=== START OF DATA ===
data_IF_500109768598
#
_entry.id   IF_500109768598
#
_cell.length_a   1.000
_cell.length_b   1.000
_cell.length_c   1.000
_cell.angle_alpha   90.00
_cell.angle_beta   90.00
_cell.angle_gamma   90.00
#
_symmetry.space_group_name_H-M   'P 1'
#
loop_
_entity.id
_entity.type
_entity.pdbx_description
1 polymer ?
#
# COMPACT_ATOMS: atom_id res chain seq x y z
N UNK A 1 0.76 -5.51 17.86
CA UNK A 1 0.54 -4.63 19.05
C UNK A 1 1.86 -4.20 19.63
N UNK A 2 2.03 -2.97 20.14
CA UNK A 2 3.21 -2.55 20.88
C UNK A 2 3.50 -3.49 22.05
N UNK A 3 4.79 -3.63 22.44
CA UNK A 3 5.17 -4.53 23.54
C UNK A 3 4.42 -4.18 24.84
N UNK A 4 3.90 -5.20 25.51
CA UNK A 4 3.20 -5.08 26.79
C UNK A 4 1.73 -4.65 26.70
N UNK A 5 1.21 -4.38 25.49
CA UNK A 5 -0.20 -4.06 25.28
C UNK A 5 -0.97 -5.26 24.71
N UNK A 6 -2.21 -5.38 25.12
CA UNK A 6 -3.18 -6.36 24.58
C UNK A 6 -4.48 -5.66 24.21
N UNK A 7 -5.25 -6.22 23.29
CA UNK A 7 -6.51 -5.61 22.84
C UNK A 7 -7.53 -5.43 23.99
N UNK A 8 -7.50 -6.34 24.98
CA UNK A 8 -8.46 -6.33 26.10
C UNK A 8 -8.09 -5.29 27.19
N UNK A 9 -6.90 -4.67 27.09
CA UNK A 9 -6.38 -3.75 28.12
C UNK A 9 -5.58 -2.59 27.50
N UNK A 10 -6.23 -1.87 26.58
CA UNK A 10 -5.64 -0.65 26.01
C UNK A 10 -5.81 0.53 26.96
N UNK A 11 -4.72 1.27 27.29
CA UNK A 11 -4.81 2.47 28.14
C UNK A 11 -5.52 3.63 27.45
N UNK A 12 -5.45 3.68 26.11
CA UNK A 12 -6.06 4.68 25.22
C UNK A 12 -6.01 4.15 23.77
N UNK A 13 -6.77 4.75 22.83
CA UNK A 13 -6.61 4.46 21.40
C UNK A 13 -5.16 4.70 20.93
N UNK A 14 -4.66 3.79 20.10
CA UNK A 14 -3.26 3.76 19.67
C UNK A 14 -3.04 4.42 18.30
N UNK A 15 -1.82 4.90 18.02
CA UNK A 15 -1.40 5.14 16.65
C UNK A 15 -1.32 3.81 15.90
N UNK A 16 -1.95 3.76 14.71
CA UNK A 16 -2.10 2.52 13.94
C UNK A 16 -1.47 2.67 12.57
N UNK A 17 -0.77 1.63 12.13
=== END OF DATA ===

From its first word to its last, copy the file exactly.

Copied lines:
data_IF_500109768598
#
_entry.id   IF_500109768598
#
_cell.length_a   1.000
_cell.length_b   1.000
_cell.length_c   1.000
_cell.angle_alpha   90.00
_cell.angle_beta   90.00
_cell.angle_gamma   90.00
#
_symmetry.space_group_name_H-M   'P 1'
#
loop_
_entity.id
_entity.type
_entity.pdbx_description
1 polymer ?
#
# COMPACT_ATOMS: atom_id res chain seq x y z
N UNK A 1 0.76 -5.51 17.86
CA UNK A 1 0.54 -4.63 19.05
C UNK A 1 1.86 -4.20 19.63
N UNK A 2 2.03 -2.97 20.14
CA UNK A 2 3.21 -2.55 20.88
C UNK A 2 3.50 -3.49 22.05
N UNK A 3 4.79 -3.63 22.44
CA UNK A 3 5.17 -4.53 23.54
C UNK A 3 4.42 -4.18 24.84
N UNK A 4 3.90 -5.20 25.51
CA UNK A 4 3.20 -5.08 26.79
C UNK A 4 1.73 -4.65 26.70
N UNK A 5 1.21 -4.38 25.49
CA UNK A 5 -0.20 -4.06 25.28
C UNK A 5 -0.97 -5.26 24.71
N UNK A 6 -2.21 -5.38 25.12
CA UNK A 6 -3.18 -6.36 24.58
C UNK A 6 -4.48 -5.66 24.21
N UNK A 7 -5.25 -6.22 23.29
CA UNK A 7 -6.51 -5.61 22.84
C UNK A 7 -7.53 -5.43 23.99
N UNK A 8 -7.50 -6.34 24.98
CA UNK A 8 -8.46 -6.33 26.10
C UNK A 8 -8.09 -5.29 27.19
N UNK A 9 -6.90 -4.67 27.09
CA UNK A 9 -6.38 -3.75 28.12
C UNK A 9 -5.58 -2.59 27.50
N UNK A 10 -6.23 -1.87 26.58
CA UNK A 10 -5.64 -0.65 26.01
C UNK A 10 -5.81 0.53 26.96
N UNK A 11 -4.72 1.27 27.29
CA UNK A 11 -4.81 2.47 28.14
C UNK A 11 -5.52 3.63 27.45
N UNK A 12 -5.45 3.68 26.11
CA UNK A 12 -6.06 4.68 25.22
C UNK A 12 -6.01 4.15 23.77
N UNK A 13 -6.77 4.75 22.83
CA UNK A 13 -6.61 4.46 21.40
C UNK A 13 -5.16 4.70 20.93
N UNK A 14 -4.66 3.79 20.10
CA UNK A 14 -3.26 3.76 19.67
C UNK A 14 -3.04 4.42 18.30
N UNK A 15 -1.82 4.90 18.02
CA UNK A 15 -1.40 5.14 16.65
C UNK A 15 -1.32 3.81 15.90
N UNK A 16 -1.95 3.76 14.71
CA UNK A 16 -2.10 2.52 13.94
C UNK A 16 -1.47 2.67 12.57
N UNK A 17 -0.77 1.63 12.13